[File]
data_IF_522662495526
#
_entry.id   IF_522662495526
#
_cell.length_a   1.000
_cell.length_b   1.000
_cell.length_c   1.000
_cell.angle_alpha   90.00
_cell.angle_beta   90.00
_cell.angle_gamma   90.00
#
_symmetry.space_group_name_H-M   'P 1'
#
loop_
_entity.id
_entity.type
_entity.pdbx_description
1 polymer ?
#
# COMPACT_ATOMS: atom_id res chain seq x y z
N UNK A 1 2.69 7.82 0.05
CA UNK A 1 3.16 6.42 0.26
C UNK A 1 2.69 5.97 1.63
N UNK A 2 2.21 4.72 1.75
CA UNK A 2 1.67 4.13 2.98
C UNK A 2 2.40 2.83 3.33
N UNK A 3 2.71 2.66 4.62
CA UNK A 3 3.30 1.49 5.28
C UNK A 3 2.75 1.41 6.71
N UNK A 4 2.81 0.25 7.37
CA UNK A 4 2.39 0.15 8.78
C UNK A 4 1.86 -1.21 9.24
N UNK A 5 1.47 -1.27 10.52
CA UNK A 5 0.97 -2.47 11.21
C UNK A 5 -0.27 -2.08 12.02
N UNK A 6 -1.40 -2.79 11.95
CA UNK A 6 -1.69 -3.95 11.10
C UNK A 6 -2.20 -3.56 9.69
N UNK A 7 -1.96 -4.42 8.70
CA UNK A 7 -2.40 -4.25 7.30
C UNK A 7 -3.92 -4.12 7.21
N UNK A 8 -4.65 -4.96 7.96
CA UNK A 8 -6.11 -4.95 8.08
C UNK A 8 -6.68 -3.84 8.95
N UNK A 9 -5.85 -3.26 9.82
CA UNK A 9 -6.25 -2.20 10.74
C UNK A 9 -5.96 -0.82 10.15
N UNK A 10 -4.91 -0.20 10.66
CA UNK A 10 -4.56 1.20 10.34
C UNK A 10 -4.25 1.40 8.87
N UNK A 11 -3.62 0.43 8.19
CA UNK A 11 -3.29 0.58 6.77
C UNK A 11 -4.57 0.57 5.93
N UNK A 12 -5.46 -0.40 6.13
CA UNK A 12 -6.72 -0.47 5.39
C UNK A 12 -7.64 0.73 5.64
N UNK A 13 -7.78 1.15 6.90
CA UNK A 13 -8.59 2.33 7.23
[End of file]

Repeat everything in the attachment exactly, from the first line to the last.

data_IF_522662495526
#
_entry.id   IF_522662495526
#
_cell.length_a   1.000
_cell.length_b   1.000
_cell.length_c   1.000
_cell.angle_alpha   90.00
_cell.angle_beta   90.00
_cell.angle_gamma   90.00
#
_symmetry.space_group_name_H-M   'P 1'
#
loop_
_entity.id
_entity.type
_entity.pdbx_description
1 polymer ?
#
# COMPACT_ATOMS: atom_id res chain seq x y z
N UNK A 1 2.69 7.82 0.05
CA UNK A 1 3.16 6.42 0.26
C UNK A 1 2.69 5.97 1.63
N UNK A 2 2.21 4.72 1.75
CA UNK A 2 1.67 4.13 2.98
C UNK A 2 2.40 2.83 3.33
N UNK A 3 2.71 2.66 4.62
CA UNK A 3 3.30 1.49 5.28
C UNK A 3 2.75 1.41 6.71
N UNK A 4 2.81 0.25 7.37
CA UNK A 4 2.39 0.15 8.78
C UNK A 4 1.86 -1.21 9.24
N UNK A 5 1.47 -1.27 10.52
CA UNK A 5 0.97 -2.47 11.21
C UNK A 5 -0.27 -2.08 12.02
N UNK A 6 -1.40 -2.79 11.95
CA UNK A 6 -1.69 -3.95 11.10
C UNK A 6 -2.20 -3.56 9.69
N UNK A 7 -1.96 -4.42 8.70
CA UNK A 7 -2.40 -4.25 7.30
C UNK A 7 -3.92 -4.12 7.21
N UNK A 8 -4.65 -4.96 7.96
CA UNK A 8 -6.11 -4.95 8.08
C UNK A 8 -6.68 -3.84 8.95
N UNK A 9 -5.85 -3.26 9.82
CA UNK A 9 -6.25 -2.20 10.74
C UNK A 9 -5.96 -0.82 10.15
N UNK A 10 -4.91 -0.20 10.66
CA UNK A 10 -4.56 1.20 10.34
C UNK A 10 -4.25 1.40 8.87
N UNK A 11 -3.62 0.43 8.19
CA UNK A 11 -3.29 0.58 6.77
C UNK A 11 -4.57 0.57 5.93
N UNK A 12 -5.46 -0.40 6.13
CA UNK A 12 -6.72 -0.47 5.39
C UNK A 12 -7.64 0.73 5.64
N UNK A 13 -7.78 1.15 6.90
CA UNK A 13 -8.59 2.33 7.23